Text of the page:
So many times I found my self laughing out loud at some of things the Peaches’ said.
When you read a realistic book that is not all happy and wonderful – it isn’t always the easiest to read – BUT it is one of my favorite types of books. I don’t need everything to be rosy – realistic is ok too. The Priest and the Peaches by Larry Peterson is one of those books…
During that first week of being alone, they are forced to grow up fast learning how to survive in an adult world … from getting the mail to paying bills to getting groceries to washing laundry. It’s a tough road, but if they can pull together and work as a unit, everything will work out fine.
It also makes you stop to think that you don’t really know the story behind anyone. Someone that seems mean spirited may really be hurting and not know the way out of their own darkness. I loved this book.
I felt Teddy’s burdens as he tried to hold it all together. I felt his stress and heartache. I could not imagine being an eighteen year old with my life ahead of me and suddenly my life is changed drastically.
With excellent writing and equally excellent characters, Peterson has created a story that is absolutely unforgettable.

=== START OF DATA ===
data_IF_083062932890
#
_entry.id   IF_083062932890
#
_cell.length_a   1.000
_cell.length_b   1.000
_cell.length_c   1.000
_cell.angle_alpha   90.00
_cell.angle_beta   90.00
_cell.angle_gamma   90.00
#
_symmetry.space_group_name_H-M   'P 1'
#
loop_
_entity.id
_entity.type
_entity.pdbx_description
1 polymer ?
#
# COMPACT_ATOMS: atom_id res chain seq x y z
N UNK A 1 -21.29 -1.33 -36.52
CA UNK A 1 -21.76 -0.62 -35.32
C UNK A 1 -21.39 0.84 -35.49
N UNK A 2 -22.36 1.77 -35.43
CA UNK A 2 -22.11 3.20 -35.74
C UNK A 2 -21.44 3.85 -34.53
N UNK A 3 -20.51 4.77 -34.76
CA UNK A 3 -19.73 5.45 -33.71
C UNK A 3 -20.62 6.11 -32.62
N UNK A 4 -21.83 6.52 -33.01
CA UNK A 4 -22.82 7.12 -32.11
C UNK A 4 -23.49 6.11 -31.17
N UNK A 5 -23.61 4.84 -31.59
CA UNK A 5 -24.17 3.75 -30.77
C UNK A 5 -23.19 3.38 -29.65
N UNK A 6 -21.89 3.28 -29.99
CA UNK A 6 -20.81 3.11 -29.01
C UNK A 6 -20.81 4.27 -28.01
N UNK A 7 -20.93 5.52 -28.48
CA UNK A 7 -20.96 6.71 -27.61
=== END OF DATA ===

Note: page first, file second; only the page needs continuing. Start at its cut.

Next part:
You can relate to the fear experienced by Teddy and Joanie as they try to figure out how they’re going to support their siblings admist a growing rebellion by kids who are balking at the idea of obeying them.
Filled with inspiration dripping through its pages. I wasn’t disappointed and neither will you be.
Peterson has got the recipe for story-telling right … he clearly demonstrates the difficulties that children face when they have lost both their parents.
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The Priest and the Peaches
by Larry Peterson
Historical fiction novel set in the Bronx in the mid-1960s
Take a seven day journey with the five, newly orphaned Peach kids, as they begin their struggle to remain a family while planning their dad’s funeral.
They find an ally in the local parish priest, Father Tim Sullivan, who tries his best to guide them through the strange, unchartered and turbulent waters of “grown-up world.” A story that is sad, funny, and inspiring as it shows how the power of family love and faith can overcome seemingly insurmountable obstacles.